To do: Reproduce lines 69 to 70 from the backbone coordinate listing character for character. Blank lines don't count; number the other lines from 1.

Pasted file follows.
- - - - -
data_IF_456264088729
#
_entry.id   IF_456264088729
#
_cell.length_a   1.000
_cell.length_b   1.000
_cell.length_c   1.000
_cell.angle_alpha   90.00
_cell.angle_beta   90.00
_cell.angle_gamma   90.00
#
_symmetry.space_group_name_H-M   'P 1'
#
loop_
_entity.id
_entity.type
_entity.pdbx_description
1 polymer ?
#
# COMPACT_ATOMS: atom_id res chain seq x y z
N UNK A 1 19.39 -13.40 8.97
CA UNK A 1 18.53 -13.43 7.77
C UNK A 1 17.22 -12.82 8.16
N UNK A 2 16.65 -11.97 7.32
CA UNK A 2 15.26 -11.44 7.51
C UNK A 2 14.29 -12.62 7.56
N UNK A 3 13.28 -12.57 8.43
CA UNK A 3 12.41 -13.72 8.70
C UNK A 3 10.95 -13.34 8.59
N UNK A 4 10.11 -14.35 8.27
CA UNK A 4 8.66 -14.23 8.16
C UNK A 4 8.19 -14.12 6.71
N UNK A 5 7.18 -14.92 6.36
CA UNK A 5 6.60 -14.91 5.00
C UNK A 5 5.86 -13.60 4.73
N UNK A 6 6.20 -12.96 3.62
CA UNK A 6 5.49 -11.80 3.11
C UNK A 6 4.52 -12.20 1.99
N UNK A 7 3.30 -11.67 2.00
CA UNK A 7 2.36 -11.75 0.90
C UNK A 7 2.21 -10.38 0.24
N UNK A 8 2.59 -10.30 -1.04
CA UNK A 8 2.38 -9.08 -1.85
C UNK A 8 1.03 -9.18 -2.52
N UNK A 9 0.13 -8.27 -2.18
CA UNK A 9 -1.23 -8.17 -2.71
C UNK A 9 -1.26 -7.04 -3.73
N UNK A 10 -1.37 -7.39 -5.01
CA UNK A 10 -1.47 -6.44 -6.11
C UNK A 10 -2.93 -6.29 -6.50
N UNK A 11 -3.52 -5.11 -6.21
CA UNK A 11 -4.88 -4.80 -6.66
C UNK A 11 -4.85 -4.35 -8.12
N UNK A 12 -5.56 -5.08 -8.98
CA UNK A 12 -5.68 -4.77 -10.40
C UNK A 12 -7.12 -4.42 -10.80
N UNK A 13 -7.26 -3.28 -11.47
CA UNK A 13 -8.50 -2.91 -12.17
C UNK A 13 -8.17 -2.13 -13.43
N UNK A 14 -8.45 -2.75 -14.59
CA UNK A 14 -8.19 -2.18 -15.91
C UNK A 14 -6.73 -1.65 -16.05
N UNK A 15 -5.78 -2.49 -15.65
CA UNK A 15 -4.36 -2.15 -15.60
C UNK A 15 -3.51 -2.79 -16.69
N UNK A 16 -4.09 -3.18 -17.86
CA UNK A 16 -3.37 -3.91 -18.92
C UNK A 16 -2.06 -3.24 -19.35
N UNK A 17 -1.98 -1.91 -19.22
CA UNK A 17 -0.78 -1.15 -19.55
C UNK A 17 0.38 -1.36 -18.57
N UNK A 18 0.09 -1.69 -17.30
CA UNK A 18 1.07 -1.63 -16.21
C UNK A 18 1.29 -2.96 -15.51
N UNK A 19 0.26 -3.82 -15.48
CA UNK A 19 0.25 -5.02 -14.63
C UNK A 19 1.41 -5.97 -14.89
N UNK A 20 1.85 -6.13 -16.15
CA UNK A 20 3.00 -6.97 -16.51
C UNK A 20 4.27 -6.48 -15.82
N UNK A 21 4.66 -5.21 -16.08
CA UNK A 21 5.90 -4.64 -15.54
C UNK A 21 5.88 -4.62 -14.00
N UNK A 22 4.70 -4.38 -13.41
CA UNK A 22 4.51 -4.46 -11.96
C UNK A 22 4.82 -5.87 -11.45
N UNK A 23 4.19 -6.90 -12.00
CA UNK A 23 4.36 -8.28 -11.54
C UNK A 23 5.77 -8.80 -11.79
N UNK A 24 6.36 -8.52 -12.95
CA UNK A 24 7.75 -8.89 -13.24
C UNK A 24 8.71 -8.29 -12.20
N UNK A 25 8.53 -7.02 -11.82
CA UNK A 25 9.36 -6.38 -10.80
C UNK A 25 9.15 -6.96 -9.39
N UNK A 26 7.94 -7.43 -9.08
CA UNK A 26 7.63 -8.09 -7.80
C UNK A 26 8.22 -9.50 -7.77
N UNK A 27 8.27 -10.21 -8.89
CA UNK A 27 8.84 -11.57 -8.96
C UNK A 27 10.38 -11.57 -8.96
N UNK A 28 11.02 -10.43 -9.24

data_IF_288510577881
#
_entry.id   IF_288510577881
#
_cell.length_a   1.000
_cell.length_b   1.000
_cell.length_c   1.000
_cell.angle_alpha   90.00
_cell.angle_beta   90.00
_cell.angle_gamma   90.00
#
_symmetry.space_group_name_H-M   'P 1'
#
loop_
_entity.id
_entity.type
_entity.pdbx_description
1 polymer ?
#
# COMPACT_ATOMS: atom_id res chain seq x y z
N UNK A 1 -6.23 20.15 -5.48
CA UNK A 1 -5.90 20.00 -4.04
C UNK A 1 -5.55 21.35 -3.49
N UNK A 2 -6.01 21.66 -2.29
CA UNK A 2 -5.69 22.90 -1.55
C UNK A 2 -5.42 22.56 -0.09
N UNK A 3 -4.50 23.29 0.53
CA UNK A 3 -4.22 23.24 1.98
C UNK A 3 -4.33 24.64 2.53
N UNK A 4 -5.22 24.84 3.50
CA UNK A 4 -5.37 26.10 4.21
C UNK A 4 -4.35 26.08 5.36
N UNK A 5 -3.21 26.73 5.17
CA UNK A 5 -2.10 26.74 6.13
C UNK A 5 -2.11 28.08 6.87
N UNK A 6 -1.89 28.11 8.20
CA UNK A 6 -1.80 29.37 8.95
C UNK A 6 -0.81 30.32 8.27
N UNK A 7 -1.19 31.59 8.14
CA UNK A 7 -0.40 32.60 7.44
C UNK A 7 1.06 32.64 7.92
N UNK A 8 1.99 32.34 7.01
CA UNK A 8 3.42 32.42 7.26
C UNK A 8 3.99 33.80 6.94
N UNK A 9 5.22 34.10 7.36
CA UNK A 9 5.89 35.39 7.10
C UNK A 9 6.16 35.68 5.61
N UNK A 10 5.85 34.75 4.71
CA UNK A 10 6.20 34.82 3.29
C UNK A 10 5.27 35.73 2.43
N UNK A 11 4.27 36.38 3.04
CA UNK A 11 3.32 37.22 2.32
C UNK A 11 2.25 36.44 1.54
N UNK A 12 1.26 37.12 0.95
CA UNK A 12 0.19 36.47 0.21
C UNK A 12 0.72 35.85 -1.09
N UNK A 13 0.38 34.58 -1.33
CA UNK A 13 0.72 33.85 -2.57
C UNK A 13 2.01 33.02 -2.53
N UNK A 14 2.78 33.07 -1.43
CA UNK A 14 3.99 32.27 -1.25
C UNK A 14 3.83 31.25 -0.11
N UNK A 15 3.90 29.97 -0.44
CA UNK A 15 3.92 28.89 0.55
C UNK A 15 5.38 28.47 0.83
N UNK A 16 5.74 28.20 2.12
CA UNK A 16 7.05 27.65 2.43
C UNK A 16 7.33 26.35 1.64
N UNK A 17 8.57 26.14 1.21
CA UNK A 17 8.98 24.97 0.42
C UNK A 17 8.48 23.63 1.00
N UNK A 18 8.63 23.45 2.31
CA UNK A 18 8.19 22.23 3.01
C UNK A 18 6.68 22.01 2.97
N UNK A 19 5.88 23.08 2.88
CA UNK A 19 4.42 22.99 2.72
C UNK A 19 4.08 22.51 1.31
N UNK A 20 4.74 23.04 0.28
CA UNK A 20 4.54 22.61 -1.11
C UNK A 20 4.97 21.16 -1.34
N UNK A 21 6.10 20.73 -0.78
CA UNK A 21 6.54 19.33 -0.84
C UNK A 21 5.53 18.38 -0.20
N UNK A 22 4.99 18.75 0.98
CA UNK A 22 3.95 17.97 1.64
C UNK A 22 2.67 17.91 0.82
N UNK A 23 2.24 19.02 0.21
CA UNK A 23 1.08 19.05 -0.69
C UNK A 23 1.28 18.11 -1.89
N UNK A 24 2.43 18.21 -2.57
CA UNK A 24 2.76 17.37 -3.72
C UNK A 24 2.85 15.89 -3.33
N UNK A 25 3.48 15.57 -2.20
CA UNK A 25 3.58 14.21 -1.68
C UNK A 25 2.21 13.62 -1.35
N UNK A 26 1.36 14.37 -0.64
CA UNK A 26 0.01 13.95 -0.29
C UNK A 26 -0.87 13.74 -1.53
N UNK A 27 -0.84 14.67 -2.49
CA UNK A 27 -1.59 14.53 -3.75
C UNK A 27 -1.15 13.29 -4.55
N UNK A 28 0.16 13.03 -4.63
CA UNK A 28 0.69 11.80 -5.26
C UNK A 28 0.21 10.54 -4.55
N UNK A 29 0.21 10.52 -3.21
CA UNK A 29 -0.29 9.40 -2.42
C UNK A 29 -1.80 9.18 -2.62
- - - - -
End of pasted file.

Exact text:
N UNK A 17 -1.98 -1.91 -19.22
CA UNK A 17 -0.78 -1.15 -19.55